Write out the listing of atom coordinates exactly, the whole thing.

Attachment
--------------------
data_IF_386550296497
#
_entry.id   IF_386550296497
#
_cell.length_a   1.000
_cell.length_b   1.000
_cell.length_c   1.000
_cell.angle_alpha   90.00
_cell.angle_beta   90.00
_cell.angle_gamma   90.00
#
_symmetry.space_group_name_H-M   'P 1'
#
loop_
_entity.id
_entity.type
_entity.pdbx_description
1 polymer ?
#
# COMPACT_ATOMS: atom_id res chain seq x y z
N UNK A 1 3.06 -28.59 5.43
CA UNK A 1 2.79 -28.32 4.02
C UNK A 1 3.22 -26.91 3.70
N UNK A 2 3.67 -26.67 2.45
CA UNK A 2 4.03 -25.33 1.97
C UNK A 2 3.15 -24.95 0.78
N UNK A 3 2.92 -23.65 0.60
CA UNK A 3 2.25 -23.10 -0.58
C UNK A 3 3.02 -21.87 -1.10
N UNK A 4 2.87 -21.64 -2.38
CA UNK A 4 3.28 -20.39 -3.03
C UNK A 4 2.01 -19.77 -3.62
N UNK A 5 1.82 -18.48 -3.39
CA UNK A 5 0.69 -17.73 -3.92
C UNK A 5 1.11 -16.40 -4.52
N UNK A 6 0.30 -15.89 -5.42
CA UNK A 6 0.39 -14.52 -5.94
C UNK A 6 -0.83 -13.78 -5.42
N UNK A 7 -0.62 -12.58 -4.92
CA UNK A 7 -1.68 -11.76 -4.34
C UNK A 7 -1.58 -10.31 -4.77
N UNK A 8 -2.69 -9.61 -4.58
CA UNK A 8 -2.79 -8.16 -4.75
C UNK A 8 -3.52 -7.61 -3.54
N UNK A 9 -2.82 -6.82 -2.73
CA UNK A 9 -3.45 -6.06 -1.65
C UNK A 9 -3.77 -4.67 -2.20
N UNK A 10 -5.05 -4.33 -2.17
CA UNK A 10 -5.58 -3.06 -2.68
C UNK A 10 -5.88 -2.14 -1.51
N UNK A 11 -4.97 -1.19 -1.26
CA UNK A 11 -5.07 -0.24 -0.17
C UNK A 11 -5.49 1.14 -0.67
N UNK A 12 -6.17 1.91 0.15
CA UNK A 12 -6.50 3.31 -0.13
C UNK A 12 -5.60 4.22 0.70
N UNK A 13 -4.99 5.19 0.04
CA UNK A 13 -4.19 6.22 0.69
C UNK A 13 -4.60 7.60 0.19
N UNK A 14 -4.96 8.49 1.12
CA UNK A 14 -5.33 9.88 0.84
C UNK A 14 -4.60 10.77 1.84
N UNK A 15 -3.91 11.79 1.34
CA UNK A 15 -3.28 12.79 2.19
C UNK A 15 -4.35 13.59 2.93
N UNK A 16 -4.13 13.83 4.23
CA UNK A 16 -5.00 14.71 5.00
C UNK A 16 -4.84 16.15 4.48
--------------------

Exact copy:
data_IF_386550296497
#
_entry.id   IF_386550296497
#
_cell.length_a   1.000
_cell.length_b   1.000
_cell.length_c   1.000
_cell.angle_alpha   90.00
_cell.angle_beta   90.00
_cell.angle_gamma   90.00
#
_symmetry.space_group_name_H-M   'P 1'
#
loop_
_entity.id
_entity.type
_entity.pdbx_description
1 polymer ?
#
# COMPACT_ATOMS: atom_id res chain seq x y z
N UNK A 1 3.06 -28.59 5.43
CA UNK A 1 2.79 -28.32 4.02
C UNK A 1 3.22 -26.91 3.70
N UNK A 2 3.67 -26.67 2.45
CA UNK A 2 4.03 -25.33 1.97
C UNK A 2 3.15 -24.95 0.78
N UNK A 3 2.92 -23.65 0.60
CA UNK A 3 2.25 -23.10 -0.58
C UNK A 3 3.02 -21.87 -1.10
N UNK A 4 2.87 -21.64 -2.38
CA UNK A 4 3.28 -20.39 -3.03
C UNK A 4 2.01 -19.77 -3.62
N UNK A 5 1.82 -18.48 -3.39
CA UNK A 5 0.69 -17.73 -3.92
C UNK A 5 1.11 -16.40 -4.52
N UNK A 6 0.30 -15.89 -5.42
CA UNK A 6 0.39 -14.52 -5.94
C UNK A 6 -0.83 -13.78 -5.42
N UNK A 7 -0.62 -12.58 -4.92
CA UNK A 7 -1.68 -11.76 -4.34
C UNK A 7 -1.58 -10.31 -4.77
N UNK A 8 -2.69 -9.61 -4.58
CA UNK A 8 -2.79 -8.16 -4.75
C UNK A 8 -3.52 -7.61 -3.54
N UNK A 9 -2.82 -6.82 -2.73
CA UNK A 9 -3.45 -6.06 -1.65
C UNK A 9 -3.77 -4.67 -2.20
N UNK A 10 -5.05 -4.33 -2.17
CA UNK A 10 -5.58 -3.06 -2.68
C UNK A 10 -5.88 -2.14 -1.51
N UNK A 11 -4.97 -1.19 -1.26
CA UNK A 11 -5.07 -0.24 -0.17
C UNK A 11 -5.49 1.14 -0.67
N UNK A 12 -6.17 1.91 0.15
CA UNK A 12 -6.50 3.31 -0.13
C UNK A 12 -5.60 4.22 0.70
N UNK A 13 -4.99 5.19 0.04
CA UNK A 13 -4.19 6.22 0.69
C UNK A 13 -4.60 7.60 0.19
N UNK A 14 -4.96 8.49 1.12
CA UNK A 14 -5.33 9.88 0.84
C UNK A 14 -4.60 10.77 1.84
N UNK A 15 -3.91 11.79 1.34
CA UNK A 15 -3.28 12.79 2.19
C UNK A 15 -4.35 13.59 2.93
N UNK A 16 -4.13 13.83 4.23
CA UNK A 16 -5.00 14.71 5.00
C UNK A 16 -4.84 16.15 4.48